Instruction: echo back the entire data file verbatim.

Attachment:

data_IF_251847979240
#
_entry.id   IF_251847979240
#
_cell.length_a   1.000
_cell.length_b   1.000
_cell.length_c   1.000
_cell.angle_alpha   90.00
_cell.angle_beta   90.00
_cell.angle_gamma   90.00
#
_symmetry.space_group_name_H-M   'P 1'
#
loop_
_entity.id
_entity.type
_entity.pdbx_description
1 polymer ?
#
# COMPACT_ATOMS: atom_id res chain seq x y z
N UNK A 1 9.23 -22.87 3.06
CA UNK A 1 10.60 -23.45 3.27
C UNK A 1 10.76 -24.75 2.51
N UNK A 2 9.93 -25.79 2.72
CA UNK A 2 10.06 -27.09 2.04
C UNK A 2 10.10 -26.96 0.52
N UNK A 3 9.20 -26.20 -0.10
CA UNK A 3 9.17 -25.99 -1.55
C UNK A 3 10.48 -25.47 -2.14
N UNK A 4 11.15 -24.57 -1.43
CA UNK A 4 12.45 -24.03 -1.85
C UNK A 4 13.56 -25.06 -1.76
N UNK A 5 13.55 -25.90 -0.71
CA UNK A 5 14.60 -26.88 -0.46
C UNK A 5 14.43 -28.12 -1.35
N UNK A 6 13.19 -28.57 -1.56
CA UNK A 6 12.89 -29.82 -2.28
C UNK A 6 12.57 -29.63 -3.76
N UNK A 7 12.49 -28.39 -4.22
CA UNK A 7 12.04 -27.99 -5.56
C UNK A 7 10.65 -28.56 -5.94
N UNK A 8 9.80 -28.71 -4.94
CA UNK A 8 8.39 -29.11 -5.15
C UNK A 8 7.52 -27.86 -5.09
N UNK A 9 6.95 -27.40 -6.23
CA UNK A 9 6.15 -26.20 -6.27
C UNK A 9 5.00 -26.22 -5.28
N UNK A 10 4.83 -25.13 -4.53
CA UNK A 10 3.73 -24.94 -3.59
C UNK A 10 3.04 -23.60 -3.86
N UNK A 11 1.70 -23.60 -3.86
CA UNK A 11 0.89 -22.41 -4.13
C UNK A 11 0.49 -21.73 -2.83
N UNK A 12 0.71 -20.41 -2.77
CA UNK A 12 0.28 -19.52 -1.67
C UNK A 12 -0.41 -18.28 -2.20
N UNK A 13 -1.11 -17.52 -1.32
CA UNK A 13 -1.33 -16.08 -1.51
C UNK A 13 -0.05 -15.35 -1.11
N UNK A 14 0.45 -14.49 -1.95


data_IF_251847979240
#
_entry.id   IF_251847979240
#
_cell.length_a   1.000
_cell.length_b   1.000
_cell.length_c   1.000
_cell.angle_alpha   90.00
_cell.angle_beta   90.00
_cell.angle_gamma   90.00
#
_symmetry.space_group_name_H-M   'P 1'
#
loop_
_entity.id
_entity.type
_entity.pdbx_description
1 polymer ?
#
# COMPACT_ATOMS: atom_id res chain seq x y z
N UNK A 1 9.23 -22.87 3.06
CA UNK A 1 10.60 -23.45 3.27
C UNK A 1 10.76 -24.75 2.51
N UNK A 2 9.93 -25.79 2.72
CA UNK A 2 10.06 -27.09 2.04
C UNK A 2 10.10 -26.96 0.52
N UNK A 3 9.20 -26.20 -0.10
CA UNK A 3 9.17 -25.99 -1.55
C UNK A 3 10.48 -25.47 -2.14
N UNK A 4 11.15 -24.57 -1.43
CA UNK A 4 12.45 -24.03 -1.85
C UNK A 4 13.56 -25.06 -1.76
N UNK A 5 13.55 -25.90 -0.71
CA UNK A 5 14.60 -26.88 -0.46
C UNK A 5 14.43 -28.12 -1.35
N UNK A 6 13.19 -28.57 -1.56
CA UNK A 6 12.89 -29.82 -2.28
C UNK A 6 12.57 -29.63 -3.76
N UNK A 7 12.49 -28.39 -4.22
CA UNK A 7 12.04 -27.99 -5.56
C UNK A 7 10.65 -28.56 -5.94
N UNK A 8 9.80 -28.71 -4.94
CA UNK A 8 8.39 -29.11 -5.15
C UNK A 8 7.52 -27.86 -5.09
N UNK A 9 6.95 -27.40 -6.23
CA UNK A 9 6.15 -26.20 -6.27
C UNK A 9 5.00 -26.22 -5.28
N UNK A 10 4.83 -25.13 -4.53
CA UNK A 10 3.73 -24.94 -3.59
C UNK A 10 3.04 -23.60 -3.86
N UNK A 11 1.70 -23.60 -3.86
CA UNK A 11 0.89 -22.41 -4.13
C UNK A 11 0.49 -21.73 -2.83
N UNK A 12 0.71 -20.41 -2.77
CA UNK A 12 0.28 -19.52 -1.67
C UNK A 12 -0.41 -18.28 -2.20
N UNK A 13 -1.11 -17.52 -1.32
CA UNK A 13 -1.33 -16.08 -1.51
C UNK A 13 -0.05 -15.35 -1.11
N UNK A 14 0.45 -14.49 -1.95